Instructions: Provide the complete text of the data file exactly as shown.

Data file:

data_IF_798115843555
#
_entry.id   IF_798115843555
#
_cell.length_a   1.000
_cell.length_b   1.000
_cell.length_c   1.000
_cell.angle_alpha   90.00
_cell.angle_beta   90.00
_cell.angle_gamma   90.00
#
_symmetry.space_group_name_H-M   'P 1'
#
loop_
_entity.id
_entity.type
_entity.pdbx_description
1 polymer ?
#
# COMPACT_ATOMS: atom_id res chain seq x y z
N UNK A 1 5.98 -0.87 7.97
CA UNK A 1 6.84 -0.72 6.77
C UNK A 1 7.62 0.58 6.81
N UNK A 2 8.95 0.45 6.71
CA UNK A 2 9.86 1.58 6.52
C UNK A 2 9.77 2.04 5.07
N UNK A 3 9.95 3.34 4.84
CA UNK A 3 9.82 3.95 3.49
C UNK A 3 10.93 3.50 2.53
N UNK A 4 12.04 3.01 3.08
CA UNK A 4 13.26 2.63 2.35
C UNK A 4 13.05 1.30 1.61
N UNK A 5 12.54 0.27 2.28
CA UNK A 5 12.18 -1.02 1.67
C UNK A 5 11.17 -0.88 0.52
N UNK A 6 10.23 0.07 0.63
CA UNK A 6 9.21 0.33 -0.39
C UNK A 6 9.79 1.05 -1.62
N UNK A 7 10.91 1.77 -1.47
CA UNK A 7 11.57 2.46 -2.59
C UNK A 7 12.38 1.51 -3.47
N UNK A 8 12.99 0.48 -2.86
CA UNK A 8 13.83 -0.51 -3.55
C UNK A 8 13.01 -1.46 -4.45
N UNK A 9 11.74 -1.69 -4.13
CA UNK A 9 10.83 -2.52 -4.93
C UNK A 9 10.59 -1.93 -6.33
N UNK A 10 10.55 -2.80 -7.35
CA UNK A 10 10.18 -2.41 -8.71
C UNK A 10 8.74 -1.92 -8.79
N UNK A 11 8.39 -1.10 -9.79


data_IF_798115843555
#
_entry.id   IF_798115843555
#
_cell.length_a   1.000
_cell.length_b   1.000
_cell.length_c   1.000
_cell.angle_alpha   90.00
_cell.angle_beta   90.00
_cell.angle_gamma   90.00
#
_symmetry.space_group_name_H-M   'P 1'
#
loop_
_entity.id
_entity.type
_entity.pdbx_description
1 polymer ?
#
# COMPACT_ATOMS: atom_id res chain seq x y z
N UNK A 1 5.98 -0.87 7.97
CA UNK A 1 6.84 -0.72 6.77
C UNK A 1 7.62 0.58 6.81
N UNK A 2 8.95 0.45 6.71
CA UNK A 2 9.86 1.58 6.52
C UNK A 2 9.77 2.04 5.07
N UNK A 3 9.95 3.34 4.84
CA UNK A 3 9.82 3.95 3.49
C UNK A 3 10.93 3.50 2.53
N UNK A 4 12.04 3.01 3.08
CA UNK A 4 13.26 2.63 2.35
C UNK A 4 13.05 1.30 1.61
N UNK A 5 12.54 0.27 2.28
CA UNK A 5 12.18 -1.02 1.67
C UNK A 5 11.17 -0.88 0.52
N UNK A 6 10.23 0.07 0.63
CA UNK A 6 9.21 0.33 -0.39
C UNK A 6 9.79 1.05 -1.62
N UNK A 7 10.91 1.77 -1.47
CA UNK A 7 11.57 2.46 -2.59
C UNK A 7 12.38 1.51 -3.47
N UNK A 8 12.99 0.48 -2.86
CA UNK A 8 13.83 -0.51 -3.55
C UNK A 8 13.01 -1.46 -4.45
N UNK A 9 11.74 -1.69 -4.13
CA UNK A 9 10.83 -2.52 -4.93
C UNK A 9 10.59 -1.93 -6.33
N UNK A 10 10.55 -2.80 -7.35
CA UNK A 10 10.18 -2.41 -8.71
C UNK A 10 8.74 -1.92 -8.79
N UNK A 11 8.39 -1.10 -9.79